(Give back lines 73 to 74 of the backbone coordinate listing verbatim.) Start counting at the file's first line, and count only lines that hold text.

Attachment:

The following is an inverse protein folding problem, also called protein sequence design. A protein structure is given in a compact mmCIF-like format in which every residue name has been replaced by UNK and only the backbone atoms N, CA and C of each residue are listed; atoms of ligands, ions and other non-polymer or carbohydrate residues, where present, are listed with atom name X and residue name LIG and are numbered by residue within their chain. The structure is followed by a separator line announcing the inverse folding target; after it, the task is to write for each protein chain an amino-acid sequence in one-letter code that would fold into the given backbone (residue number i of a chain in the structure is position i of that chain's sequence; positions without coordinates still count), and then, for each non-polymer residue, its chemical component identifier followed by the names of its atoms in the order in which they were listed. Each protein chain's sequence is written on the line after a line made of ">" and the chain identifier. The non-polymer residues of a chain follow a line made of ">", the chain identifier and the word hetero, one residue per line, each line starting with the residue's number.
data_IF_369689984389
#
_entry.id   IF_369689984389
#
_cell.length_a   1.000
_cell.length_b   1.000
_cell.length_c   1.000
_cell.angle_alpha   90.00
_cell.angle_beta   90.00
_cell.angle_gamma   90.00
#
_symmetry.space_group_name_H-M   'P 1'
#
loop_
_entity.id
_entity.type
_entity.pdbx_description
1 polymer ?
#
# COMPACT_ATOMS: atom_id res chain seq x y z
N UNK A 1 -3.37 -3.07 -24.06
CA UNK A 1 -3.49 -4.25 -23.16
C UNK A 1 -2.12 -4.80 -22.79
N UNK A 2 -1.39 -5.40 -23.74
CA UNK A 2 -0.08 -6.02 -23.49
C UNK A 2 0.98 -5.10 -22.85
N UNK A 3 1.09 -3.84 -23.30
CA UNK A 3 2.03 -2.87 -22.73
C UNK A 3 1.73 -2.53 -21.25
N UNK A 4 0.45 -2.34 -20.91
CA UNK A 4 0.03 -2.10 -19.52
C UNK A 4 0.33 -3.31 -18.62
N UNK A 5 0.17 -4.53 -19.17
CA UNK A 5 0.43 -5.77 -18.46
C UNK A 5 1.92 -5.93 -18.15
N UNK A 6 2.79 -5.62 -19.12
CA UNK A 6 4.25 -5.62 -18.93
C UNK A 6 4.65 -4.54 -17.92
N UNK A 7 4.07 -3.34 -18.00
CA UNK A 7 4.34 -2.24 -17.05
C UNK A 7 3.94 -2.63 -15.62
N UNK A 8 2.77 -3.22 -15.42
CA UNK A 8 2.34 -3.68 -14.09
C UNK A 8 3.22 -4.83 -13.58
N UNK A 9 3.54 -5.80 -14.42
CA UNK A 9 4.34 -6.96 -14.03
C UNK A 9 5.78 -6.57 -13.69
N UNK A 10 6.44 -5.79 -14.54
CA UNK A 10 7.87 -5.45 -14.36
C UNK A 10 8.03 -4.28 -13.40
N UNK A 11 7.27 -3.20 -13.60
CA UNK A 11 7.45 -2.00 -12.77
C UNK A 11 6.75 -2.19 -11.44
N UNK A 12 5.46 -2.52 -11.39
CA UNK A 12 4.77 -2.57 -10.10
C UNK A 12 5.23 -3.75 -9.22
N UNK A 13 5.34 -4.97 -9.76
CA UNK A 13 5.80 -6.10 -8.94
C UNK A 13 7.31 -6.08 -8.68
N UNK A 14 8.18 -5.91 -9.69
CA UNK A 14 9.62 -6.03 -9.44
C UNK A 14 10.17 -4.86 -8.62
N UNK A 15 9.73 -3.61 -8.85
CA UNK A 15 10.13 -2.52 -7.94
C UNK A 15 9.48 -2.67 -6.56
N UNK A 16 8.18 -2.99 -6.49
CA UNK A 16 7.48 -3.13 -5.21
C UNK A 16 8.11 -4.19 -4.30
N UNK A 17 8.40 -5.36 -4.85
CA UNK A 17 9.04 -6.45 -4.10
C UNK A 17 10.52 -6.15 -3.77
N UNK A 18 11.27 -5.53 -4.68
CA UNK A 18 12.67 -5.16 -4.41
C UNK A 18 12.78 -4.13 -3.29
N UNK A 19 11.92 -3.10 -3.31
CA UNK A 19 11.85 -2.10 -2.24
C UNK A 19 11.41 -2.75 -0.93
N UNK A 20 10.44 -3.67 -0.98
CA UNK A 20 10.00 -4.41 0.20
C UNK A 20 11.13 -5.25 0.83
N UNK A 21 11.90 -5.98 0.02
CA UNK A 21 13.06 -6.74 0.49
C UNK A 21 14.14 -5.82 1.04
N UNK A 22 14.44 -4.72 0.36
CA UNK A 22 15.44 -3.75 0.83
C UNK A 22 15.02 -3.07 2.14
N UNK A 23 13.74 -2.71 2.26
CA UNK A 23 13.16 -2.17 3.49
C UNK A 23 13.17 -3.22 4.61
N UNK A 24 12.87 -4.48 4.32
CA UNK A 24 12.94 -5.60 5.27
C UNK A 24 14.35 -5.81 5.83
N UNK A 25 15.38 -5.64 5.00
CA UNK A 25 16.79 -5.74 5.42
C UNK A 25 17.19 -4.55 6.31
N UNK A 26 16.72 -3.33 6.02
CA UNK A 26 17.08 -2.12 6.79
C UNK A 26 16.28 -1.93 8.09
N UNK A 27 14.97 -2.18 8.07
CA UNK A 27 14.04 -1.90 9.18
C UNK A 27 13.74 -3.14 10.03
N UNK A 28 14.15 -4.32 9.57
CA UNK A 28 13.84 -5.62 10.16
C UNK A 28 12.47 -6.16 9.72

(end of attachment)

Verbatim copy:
N UNK A 18 11.27 -5.53 -4.68
CA UNK A 18 12.67 -5.16 -4.41